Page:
PORTLAND – On a particularly auspicious day in a particularly auspicious month in the Hindu lunar calendar, 13 families and their friends took off their shoes before entering the cafeteria at Riverton Elementary School where they sat on the floor to invoke the Lord Vishnu.

Dressed in traditional Indian garb — women in colorful saris and men in monochromatic suits — they chanted in prayer and invited in different deities, offering food arranged on small white platforms in front of each person.

The ceremony, called the Satyanarayana puja, is performed at the start of a major life event and meant to clear any problems that may lie ahead. It was held last month to ensure the successful purchase of an old Westbrook church to be turned into a Hindu temple. And it worked.

Having a temple in Maine has been a hope of Hindus here for decades, said Deven Bhatt, president of Maine Hindu Temple, the nonprofit organization that orchestrated the purchase of the former Unitarian Universalist Church on Westbrook’s Main Street.

The community currently practices its faith and celebrates its festivals by rotating through private homes and renting out churches and schools.

“People who have lived here 25 years, this was their dream all along,” Bhatt said of the temple.

Only recently, he said, has the community reached a “critical mass” to support one. Though there is no solid count of Hindus in Maine, there may be as many as 2,000, said Sandeep Gandra, secretary for Maine Hindu Temple. He said he’s seen as many as 400 Hindus show up to a single event.

Regardless of the exact number, it’s a decidedly different scene from the one in the 1990s, said Ashok Nalamalapu, a Hindu who moved to the U.S. from India in 1987 and to Maine in 1996. Then, he said, there were about 20 Hindu families who would get together a couple of times a year for potlucks and festivals.

Although different Hindus worship in different ways, he said, there were so few then that everyone participated in the same events. Since then, people who speak the same languages or come from the same parts of India have formed smaller groups.

The number of Indians in Maine nearly doubled between 2000 and 2010 — from 1,021 to 1,959 — according to U.S. census data. Suhag Shukla, executive director of the Hindu American Foundation, estimates that 85 to 90 percent are Hindu, the same percentage as in India.

The foundation uses the same formula to get its national figure for the number of Hindus, now around 2.3 million, though it doesn’t take into account people from other countries, including American converts.

Much of the state’s Hindu community stays connected through the India Association of Maine, which focuses on culture rather than religion because “everyone believes in a different god and different tradition,” said outgoing president Mamta Punjabi.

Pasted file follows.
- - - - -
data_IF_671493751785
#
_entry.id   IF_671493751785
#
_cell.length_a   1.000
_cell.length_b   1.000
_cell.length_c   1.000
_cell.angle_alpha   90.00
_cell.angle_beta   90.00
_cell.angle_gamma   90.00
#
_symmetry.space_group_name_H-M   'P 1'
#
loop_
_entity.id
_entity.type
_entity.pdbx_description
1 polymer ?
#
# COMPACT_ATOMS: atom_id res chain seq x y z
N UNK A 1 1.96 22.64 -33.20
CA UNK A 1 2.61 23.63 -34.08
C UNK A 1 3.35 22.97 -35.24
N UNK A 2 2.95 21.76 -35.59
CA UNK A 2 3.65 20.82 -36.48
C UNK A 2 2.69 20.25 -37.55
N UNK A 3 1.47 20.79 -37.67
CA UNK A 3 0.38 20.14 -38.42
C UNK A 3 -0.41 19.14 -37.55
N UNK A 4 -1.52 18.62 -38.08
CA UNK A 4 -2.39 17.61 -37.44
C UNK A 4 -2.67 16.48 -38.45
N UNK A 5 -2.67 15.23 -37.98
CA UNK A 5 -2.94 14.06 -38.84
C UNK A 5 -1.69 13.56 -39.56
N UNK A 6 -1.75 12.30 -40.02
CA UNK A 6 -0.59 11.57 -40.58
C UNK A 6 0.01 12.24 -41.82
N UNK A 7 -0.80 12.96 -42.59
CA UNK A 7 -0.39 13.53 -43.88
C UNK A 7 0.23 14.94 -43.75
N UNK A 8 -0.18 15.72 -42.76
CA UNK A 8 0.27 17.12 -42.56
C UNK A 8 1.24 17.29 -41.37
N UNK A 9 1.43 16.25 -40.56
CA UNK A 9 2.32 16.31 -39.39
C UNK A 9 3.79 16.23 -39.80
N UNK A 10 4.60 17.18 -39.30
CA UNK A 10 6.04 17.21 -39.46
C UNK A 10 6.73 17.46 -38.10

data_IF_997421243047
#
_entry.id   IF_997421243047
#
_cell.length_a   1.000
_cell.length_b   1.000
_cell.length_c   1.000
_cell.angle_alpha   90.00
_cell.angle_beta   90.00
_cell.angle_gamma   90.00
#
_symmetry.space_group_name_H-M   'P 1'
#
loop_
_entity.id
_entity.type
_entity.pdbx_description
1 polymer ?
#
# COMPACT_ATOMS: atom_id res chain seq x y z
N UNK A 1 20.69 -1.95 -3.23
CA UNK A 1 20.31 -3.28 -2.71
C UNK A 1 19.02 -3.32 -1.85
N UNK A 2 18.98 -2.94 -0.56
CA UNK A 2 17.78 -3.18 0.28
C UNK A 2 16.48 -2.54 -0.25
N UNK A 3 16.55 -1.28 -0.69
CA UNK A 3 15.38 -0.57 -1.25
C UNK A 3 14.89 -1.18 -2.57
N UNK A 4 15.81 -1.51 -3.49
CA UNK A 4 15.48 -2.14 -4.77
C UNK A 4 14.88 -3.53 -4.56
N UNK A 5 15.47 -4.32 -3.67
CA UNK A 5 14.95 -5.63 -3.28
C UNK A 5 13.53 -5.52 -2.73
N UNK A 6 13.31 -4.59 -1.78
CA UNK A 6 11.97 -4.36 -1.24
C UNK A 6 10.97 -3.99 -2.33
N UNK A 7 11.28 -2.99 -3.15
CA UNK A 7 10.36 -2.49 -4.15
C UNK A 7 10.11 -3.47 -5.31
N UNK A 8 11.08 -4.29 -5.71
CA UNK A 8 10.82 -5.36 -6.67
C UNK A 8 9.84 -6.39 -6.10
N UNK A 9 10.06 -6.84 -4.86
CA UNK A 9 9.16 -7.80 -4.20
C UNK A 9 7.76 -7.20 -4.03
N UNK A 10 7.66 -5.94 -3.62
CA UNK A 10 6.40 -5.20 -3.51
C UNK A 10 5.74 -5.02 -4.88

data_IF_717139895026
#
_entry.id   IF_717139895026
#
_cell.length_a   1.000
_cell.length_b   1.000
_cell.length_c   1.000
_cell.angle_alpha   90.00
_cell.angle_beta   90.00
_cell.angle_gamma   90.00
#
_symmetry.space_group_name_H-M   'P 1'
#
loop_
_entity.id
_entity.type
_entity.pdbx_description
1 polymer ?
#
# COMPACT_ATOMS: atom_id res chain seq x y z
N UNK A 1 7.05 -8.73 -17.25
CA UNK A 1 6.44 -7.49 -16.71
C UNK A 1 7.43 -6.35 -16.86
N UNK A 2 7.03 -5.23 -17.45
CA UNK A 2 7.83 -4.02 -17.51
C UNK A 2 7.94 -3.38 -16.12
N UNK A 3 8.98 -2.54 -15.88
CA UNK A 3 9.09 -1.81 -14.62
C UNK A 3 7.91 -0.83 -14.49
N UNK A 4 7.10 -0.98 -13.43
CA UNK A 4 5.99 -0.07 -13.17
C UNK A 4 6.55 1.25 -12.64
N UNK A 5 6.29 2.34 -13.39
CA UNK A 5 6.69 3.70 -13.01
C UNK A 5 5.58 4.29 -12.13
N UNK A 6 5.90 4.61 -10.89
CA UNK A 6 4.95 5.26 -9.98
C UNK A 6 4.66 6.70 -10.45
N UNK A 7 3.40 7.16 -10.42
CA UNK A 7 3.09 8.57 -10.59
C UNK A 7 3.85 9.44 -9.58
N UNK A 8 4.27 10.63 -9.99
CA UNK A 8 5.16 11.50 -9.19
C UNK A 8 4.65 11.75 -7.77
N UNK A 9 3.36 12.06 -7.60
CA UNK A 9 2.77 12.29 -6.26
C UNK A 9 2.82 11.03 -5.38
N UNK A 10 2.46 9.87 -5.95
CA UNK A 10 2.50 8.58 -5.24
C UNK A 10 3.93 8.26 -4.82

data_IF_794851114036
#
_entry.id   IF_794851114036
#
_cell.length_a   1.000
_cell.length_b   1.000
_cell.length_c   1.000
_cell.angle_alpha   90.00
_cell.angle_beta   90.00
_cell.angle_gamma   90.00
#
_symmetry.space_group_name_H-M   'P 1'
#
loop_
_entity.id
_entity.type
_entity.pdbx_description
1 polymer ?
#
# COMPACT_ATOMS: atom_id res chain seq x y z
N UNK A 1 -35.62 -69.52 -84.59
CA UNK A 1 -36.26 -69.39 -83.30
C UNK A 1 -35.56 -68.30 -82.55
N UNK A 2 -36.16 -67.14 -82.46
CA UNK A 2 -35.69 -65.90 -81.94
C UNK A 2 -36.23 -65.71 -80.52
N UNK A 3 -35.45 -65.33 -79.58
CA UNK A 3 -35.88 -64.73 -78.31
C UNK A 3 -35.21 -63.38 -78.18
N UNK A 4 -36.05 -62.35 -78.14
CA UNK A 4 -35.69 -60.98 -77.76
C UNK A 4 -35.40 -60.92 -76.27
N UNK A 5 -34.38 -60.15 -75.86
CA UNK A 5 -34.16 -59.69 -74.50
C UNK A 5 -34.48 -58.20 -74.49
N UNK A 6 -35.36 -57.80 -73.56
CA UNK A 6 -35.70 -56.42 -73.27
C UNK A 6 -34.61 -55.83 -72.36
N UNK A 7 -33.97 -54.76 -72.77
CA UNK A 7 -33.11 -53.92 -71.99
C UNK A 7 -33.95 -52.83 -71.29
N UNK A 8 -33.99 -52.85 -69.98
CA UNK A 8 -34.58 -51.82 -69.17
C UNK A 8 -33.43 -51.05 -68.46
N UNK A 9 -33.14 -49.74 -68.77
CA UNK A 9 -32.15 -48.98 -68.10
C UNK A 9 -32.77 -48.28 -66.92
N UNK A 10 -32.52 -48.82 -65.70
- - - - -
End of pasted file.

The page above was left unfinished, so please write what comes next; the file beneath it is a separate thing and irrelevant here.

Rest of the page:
Still, families need a place to worship, she said. Now, they have to travel to Massachusetts.

“We were definitely ready for a Hindu temple in Maine,” said Punjabi.

A temple opened in Scarborough last year after Tejinder Jit, the owner of Tandoor restaurant on Exchange Street in Portland, bought the former First Universalist Church of Scarborough and South Buxton.

Members of Maine Hindu Temple, however, wanted a place that was owned by the whole Hindu community, not just one person. Despite the growth of that community, moving forward with the building’s purchase still relied on a leap of faith.

Maine Hindu Temple found out in mid-December that Westbrook Housing, which had inherited the Universalist church from its dwindling congregation, had accepted the group’s offer to buy the building for $75,000. The problem was the group had only raised around $30,000, and the housing agency wanted to close on the sale in a week.

Without enough time to get a loan, the group made an appeal to the Hindu community through emails, phone calls and Facebook. Donations poured in from Hindus as far away as California and, on the day the money had to be wired, the goal was reached.

Bhatt said he cried as he received some of the checks — not just the biggest ones, but those that came from people who could least afford it. Gandra points to the puja at the Riverton school for an explanation.

“I’m a strong believer it was the blessings from that ceremony,” he said.

Purchasing the church was a major feat, but Maine Hindu Temple still has a lot of work to do before the building can serve its purpose.

This week, members of the group’s board will meet with city officials to see what work is needed to get the building up to code. Then there will be the cleaning and the organizing of volunteers to lead services, which they hope will be held daily.

Soon, they want to replace the inefficient boiler, then the roof. And that will take money that’s yet to be raised.

But board members know the community is dedicated to making it happen and believe the temple will open in a few months, if not earlier, said Bhatt. There’s a calmness about Maine that befits the beliefs of Hinduism, he said. It gives him confidence in the temple’s success.

“The vibrations here in this area to nourish spirituality are there,” Bhatt said.

Staff Writer Leslie Bridgers can be contacted at: 791-6364 or at

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